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Highfidelity realization of the AKLT state on a NISQera quantum processor
by Tianqi Chen, Ruizhe Shen, Ching Hua Lee, Bo Yang
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Authors (as registered SciPost users):  Tianqi Chen 
Submission information  

Preprint Link:  https://arxiv.org/abs/2210.13840v2 (pdf) 
Date submitted:  20230210 05:54 
Submitted by:  Chen, Tianqi 
Submitted to:  SciPost Physics 
Ontological classification  

Academic field:  Physics 
Specialties: 

Approaches:  Theoretical, Computational 
Abstract
The AKLT state is the ground state of an isotropic quantum Heisenberg spin$1$ model. It exhibits an excitation gap and an exponentially decaying correlation function, with fractionalized excitations at its boundaries. So far, the onedimensional AKLT model has only been experimentally realized with trappedions as well as photonic systems. In this work, we successfully prepared the AKLT state on a noisy intermediatescale quantum (NISQ) era quantum device for the first time. In particular, we developed a nondeterministic algorithm on the IBM quantum processor, where the nonunitary operator necessary for the AKLT state preparation is embedded in a unitary operator with an additional ancilla qubit for each pair of auxiliary spin1/2's. Such a unitary operator is effectively represented by a parametrized circuit composed of singlequbit and nearestneighbor $CX$ gates. Compared with the conventional operator decomposition method from Qiskit, our approach results in a much shallower circuit depth with only nearestneighbor gates, while maintaining a fidelity in excess of $99.99\%$ with the original operator. By simultaneously postselecting each ancilla qubit such that it belongs to the subspace of spinup $\uparrow \rangle$, an AKLT state can be systematically obtained by evolving from an initial trivial product state of singlets plus ancilla qubits in spinup on a quantum computer, and it is subsequently recorded by performing measurements on all the other physical qubits. We show how the accuracy of our implementation can be further improved on the IBM quantum processor with readout error mitigation.
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Reports on this Submission
Anonymous Report 3 on 202372 (Invited Report)
 Cite as: Anonymous, Report on arXiv:2210.13840v2, delivered 20230702, doi: 10.21468/SciPost.Report.7433
Report
The authors implement and study the fidelity of the AffleckKennedyLiebTasaki (AKLT) state on ibm_montreal, a noisy intermediatescale quantum (NISQ) processor. To implement the necessary projections, they augment each spin1 site by an ancilla qubit such that each spin 1 is represented by 3 spins 1/2, and the projection on the spin1 subspace is realized by postselection on the ancilla qubit. The projection involves an $\hat{\cal U}$ operator that would require a highdepth circuit to be implemented on the device. The authors thus approximate it by a significantly shallower variational $\hat{\cal V}$ circuit.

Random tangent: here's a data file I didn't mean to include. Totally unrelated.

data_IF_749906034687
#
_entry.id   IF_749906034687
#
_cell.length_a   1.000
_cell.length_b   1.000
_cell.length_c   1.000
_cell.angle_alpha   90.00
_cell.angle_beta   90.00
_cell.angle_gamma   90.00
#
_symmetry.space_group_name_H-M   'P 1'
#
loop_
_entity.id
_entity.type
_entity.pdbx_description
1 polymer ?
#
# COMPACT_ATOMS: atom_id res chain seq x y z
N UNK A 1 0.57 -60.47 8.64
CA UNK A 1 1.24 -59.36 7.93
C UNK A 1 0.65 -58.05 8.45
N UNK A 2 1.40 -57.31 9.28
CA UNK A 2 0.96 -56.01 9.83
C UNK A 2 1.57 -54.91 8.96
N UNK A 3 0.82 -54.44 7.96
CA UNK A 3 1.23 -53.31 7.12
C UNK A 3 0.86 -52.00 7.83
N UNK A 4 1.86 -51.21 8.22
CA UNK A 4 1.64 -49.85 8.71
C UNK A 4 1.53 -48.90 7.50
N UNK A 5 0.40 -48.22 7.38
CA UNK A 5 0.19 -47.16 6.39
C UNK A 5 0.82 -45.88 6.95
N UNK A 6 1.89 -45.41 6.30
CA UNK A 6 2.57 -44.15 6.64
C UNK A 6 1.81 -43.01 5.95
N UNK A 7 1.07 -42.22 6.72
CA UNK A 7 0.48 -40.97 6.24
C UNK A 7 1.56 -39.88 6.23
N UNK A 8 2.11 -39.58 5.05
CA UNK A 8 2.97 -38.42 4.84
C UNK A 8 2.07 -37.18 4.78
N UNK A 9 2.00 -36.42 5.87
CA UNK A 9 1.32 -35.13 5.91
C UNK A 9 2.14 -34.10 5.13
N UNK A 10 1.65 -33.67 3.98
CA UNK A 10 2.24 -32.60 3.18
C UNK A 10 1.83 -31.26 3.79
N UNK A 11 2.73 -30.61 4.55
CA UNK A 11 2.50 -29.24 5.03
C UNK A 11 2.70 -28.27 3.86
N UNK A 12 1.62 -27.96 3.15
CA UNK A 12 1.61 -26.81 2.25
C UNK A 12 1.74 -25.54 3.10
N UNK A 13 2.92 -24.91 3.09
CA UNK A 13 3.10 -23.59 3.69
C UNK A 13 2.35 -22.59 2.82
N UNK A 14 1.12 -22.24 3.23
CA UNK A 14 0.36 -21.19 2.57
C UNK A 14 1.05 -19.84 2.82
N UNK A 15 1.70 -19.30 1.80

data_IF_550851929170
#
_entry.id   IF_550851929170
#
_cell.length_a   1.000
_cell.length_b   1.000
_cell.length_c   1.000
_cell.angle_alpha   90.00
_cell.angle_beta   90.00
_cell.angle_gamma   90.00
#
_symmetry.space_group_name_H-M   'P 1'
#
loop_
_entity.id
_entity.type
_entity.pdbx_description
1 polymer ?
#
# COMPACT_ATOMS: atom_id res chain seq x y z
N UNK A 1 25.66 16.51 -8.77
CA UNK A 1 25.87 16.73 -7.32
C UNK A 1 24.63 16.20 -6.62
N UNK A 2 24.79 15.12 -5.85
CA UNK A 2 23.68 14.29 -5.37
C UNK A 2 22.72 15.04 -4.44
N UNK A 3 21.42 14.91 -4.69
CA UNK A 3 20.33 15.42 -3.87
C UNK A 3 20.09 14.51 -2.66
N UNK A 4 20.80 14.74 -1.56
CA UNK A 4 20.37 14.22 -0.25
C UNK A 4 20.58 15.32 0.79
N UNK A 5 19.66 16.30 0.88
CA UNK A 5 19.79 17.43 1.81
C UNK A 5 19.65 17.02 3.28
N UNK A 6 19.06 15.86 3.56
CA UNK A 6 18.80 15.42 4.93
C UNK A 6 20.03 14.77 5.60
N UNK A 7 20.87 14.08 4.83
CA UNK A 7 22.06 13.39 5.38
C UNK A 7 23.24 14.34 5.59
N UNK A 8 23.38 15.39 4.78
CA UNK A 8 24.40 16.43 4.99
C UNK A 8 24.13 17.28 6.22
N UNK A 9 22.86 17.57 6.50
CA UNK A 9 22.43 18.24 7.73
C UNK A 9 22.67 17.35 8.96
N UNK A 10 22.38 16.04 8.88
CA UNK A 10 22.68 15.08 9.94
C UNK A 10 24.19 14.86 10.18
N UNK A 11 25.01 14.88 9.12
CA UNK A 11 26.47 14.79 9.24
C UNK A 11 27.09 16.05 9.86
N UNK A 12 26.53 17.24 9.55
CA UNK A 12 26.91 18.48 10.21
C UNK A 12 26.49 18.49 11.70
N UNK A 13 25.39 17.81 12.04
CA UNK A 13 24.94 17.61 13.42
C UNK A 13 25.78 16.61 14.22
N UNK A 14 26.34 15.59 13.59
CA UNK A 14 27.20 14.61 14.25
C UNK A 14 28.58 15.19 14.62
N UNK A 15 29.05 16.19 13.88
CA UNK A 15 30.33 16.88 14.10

Overall, this appears to be solid and interesting work. If I have any objection, the effort required on a classical computer (e.g., to optimize $\hat{\cal V}$) seems quite high to implement an AKLT chain even with a modest size of $L \le 5$ spins 1 and open boundary conditions. The authors might thus wish to reinforce their comments on perspectives of their work, e.g., in case devices with more qubits should become available. A related "detail" is that in my opinion the authors should specify their optimized circuit $\hat{\cal V}$ in order to permit others to reproduce their work.
I have several further technical comments on some presentation details that I list under "Requested changes".
Requested changes
Order reflecting appearance, not importance:
1 The "for the first time" in the abstract is a claim to priority that in my opinion is neither necessary nor appropriate. I thus recommend removing it.
2 Attributions in section II are a bit strange. Firstly, the original articles [34,35] are only cited at the very end of this section. Secondly, a matrixproduct representation of the AKLT state appears already in the review article H.J. Mikeska and A.K. Kolezhuk, OneDimensional Magnetism, Lect. Notes Phys. 645, 183 (2004) that predates Ref. [65].
3 The first line of Eq. (6) could be read either as $+\rangle (\langle +  + O\rangle)( \langle O  + \rangle) \langle  $ or as $(+\rangle \langle + ) +( O\rangle \langle O ) + (\rangle \langle  )$. I recommend adding brackets in order to avoid any possible confusion.
4 Beginning of section III C: the authors say that the default transpile function from Qiskit yields 24 $CX$ gates to represent the unitary $\hat{\cal U}$. Just before, they say that a circuit with more than a few hundred $CX$ gates would not be ideal. I think that this combination of the two statements is confusing, and recommend clarifying this discussion.
5 In relation to Fig. 3: the authors should make their optimized circuit $\hat{\cal V}$ accessible.
6 Fig. 4: the color scales were too small to be readable in my printout.